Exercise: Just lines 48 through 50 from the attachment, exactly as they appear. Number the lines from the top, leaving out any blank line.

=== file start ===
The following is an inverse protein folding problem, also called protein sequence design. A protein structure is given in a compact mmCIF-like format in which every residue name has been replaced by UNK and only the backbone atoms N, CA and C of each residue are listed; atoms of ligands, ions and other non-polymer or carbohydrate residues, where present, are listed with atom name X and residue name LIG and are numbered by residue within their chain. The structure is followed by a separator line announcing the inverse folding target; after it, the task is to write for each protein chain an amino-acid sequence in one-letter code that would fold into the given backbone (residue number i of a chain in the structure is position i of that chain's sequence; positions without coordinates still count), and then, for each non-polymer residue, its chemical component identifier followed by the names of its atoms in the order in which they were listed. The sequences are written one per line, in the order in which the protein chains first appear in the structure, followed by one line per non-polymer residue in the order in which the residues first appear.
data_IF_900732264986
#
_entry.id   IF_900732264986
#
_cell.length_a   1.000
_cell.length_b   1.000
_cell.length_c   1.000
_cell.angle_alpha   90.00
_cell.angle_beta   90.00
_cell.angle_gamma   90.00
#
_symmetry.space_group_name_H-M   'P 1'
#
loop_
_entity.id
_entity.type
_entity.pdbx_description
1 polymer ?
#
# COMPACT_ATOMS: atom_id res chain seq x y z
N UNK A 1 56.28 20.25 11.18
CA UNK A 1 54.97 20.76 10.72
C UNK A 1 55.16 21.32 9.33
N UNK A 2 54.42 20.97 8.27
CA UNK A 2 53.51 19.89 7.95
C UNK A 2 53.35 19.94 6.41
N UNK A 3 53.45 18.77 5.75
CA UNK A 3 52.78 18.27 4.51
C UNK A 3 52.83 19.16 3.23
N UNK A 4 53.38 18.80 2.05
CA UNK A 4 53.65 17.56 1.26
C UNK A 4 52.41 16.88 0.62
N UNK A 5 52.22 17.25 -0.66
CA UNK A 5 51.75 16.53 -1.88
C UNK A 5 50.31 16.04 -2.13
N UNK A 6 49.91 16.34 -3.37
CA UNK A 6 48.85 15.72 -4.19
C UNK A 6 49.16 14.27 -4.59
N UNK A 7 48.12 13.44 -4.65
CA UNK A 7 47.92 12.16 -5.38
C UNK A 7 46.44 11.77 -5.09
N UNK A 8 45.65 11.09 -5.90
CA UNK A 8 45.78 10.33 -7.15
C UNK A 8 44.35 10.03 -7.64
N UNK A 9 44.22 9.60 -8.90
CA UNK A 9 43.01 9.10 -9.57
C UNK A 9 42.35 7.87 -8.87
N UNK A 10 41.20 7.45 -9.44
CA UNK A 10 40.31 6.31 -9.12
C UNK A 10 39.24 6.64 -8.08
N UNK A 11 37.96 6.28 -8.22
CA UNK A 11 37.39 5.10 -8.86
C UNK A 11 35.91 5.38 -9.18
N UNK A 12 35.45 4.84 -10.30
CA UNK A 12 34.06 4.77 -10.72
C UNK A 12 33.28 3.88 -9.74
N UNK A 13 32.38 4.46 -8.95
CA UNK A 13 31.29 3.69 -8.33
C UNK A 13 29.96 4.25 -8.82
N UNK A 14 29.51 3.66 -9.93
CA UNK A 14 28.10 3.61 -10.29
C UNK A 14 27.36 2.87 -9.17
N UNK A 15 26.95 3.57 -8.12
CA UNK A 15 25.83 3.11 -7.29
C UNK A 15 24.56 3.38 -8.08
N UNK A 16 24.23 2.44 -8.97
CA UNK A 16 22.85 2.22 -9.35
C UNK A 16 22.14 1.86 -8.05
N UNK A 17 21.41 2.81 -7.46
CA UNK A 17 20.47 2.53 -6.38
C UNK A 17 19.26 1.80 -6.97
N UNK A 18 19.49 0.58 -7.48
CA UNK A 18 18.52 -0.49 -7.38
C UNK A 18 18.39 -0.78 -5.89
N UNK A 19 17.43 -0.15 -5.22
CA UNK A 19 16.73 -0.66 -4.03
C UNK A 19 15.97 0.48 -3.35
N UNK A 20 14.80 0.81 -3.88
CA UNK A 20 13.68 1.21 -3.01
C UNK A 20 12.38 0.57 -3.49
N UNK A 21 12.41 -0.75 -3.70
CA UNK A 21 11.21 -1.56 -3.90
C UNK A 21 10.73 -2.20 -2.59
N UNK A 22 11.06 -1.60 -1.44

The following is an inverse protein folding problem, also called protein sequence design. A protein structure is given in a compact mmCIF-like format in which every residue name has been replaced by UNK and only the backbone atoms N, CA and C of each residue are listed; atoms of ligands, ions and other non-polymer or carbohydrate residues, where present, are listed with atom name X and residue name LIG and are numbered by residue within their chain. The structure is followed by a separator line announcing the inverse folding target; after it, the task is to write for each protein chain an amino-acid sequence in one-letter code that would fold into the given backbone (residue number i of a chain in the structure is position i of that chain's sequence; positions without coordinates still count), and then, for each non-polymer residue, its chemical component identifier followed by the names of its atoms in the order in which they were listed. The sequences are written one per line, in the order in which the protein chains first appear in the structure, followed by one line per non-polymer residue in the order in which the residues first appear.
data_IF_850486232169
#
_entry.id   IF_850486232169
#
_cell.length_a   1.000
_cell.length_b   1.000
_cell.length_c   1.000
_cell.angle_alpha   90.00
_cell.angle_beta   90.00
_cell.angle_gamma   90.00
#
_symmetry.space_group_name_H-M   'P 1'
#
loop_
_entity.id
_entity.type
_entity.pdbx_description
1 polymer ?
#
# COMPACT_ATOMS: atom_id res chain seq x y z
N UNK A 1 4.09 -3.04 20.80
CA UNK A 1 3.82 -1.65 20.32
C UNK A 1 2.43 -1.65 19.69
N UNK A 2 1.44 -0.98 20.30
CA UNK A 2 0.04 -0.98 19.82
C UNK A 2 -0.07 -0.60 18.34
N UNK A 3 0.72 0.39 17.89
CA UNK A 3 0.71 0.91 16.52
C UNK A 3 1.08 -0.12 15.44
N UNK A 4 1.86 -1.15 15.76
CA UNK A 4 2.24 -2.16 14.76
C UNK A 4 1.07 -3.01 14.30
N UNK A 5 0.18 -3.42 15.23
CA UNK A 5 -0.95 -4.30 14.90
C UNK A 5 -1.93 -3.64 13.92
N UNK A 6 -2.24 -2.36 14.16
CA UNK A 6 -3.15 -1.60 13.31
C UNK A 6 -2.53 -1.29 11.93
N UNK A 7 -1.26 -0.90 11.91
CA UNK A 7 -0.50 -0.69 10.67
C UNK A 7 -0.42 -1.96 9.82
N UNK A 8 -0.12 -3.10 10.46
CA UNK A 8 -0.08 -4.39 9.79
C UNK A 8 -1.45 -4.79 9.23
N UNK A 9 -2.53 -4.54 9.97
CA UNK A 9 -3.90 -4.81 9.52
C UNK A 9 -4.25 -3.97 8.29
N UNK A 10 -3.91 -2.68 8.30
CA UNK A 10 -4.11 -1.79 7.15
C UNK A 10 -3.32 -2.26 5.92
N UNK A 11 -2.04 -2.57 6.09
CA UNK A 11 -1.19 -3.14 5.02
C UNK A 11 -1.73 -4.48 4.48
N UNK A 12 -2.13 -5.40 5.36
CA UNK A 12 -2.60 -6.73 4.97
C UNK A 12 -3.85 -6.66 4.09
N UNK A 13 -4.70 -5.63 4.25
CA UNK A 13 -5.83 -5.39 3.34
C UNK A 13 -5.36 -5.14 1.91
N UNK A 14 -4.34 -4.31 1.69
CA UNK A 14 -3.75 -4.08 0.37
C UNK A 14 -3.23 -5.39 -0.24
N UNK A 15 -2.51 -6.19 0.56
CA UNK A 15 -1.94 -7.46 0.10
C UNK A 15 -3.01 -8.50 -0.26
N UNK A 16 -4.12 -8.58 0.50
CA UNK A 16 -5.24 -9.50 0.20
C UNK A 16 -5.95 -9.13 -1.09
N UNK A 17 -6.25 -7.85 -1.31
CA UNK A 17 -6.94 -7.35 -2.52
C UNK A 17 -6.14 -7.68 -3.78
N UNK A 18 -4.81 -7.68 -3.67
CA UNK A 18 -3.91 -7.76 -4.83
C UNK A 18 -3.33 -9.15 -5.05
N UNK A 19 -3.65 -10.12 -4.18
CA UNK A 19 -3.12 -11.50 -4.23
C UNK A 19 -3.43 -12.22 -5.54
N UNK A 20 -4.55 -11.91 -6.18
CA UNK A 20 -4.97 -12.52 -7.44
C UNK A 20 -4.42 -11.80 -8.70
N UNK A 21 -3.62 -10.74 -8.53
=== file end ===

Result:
C UNK A 9 42.35 7.87 -8.87
N UNK A 10 41.20 7.45 -9.44
CA UNK A 10 40.31 6.31 -9.12